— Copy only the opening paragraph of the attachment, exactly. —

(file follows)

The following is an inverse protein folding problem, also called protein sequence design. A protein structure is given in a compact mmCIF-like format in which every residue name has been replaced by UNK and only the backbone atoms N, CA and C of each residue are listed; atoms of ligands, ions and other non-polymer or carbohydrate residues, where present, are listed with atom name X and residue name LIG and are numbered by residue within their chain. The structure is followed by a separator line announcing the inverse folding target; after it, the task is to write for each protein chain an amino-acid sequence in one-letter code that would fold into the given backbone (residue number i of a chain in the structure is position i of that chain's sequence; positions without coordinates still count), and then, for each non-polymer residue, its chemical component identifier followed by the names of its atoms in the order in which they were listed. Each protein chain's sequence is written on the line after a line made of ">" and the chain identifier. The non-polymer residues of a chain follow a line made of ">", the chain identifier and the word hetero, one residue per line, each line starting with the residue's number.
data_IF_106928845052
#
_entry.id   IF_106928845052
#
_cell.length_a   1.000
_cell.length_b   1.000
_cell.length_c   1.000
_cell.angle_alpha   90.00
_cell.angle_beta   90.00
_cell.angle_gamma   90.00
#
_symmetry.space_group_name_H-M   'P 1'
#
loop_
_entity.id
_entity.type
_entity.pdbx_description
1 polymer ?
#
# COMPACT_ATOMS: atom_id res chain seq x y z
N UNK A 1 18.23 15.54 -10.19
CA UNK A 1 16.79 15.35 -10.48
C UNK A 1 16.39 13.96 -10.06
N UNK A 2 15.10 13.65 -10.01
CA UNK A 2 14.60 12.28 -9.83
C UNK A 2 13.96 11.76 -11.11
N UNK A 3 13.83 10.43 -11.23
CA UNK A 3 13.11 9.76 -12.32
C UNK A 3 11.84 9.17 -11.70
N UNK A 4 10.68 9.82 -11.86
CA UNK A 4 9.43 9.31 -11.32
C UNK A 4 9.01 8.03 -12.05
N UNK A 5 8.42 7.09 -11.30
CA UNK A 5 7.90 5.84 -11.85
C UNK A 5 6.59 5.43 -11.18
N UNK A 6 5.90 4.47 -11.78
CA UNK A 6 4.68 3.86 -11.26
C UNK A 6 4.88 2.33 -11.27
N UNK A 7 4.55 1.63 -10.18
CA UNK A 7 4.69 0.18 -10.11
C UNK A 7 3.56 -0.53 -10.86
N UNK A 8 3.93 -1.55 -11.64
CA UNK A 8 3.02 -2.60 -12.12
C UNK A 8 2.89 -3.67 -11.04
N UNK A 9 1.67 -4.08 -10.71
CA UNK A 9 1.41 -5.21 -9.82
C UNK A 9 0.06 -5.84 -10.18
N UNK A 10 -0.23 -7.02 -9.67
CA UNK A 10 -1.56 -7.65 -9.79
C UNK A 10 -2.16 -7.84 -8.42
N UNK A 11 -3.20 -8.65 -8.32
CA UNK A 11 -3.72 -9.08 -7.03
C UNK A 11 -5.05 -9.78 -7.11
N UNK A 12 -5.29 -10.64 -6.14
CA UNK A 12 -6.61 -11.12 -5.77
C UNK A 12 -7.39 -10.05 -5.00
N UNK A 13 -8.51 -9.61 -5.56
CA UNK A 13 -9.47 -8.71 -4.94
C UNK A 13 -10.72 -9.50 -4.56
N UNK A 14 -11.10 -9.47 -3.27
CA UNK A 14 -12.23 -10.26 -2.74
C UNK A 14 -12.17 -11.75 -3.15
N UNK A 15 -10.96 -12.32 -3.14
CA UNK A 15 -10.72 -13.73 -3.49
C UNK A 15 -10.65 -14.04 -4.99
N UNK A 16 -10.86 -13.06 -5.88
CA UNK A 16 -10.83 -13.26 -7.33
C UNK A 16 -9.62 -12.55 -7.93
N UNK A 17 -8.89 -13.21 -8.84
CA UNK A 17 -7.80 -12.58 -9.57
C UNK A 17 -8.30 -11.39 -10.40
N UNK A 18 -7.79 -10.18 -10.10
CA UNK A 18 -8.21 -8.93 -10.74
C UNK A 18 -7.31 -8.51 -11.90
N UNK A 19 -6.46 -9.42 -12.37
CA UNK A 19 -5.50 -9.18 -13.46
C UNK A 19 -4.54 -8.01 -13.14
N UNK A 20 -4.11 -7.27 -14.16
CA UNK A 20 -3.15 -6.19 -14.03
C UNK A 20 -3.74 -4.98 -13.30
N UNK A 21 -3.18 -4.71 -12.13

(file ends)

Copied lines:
The following is an inverse protein folding problem, also called protein sequence design. A protein structure is given in a compact mmCIF-like format in which every residue name has been replaced by UNK and only the backbone atoms N, CA and C of each residue are listed; atoms of ligands, ions and other non-polymer or carbohydrate residues, where present, are listed with atom name X and residue name LIG and are numbered by residue within their chain. The structure is followed by a separator line announcing the inverse folding target; after it, the task is to write for each protein chain an amino-acid sequence in one-letter code that would fold into the given backbone (residue number i of a chain in the structure is position i of that chain's sequence; positions without coordinates still count), and then, for each non-polymer residue, its chemical component identifier followed by the names of its atoms in the order in which they were listed. Each protein chain's sequence is written on the line after a line made of ">" and the chain identifier. The non-polymer residues of a chain follow a line made of ">", the chain identifier and the word hetero, one residue per line, each line starting with the residue's number.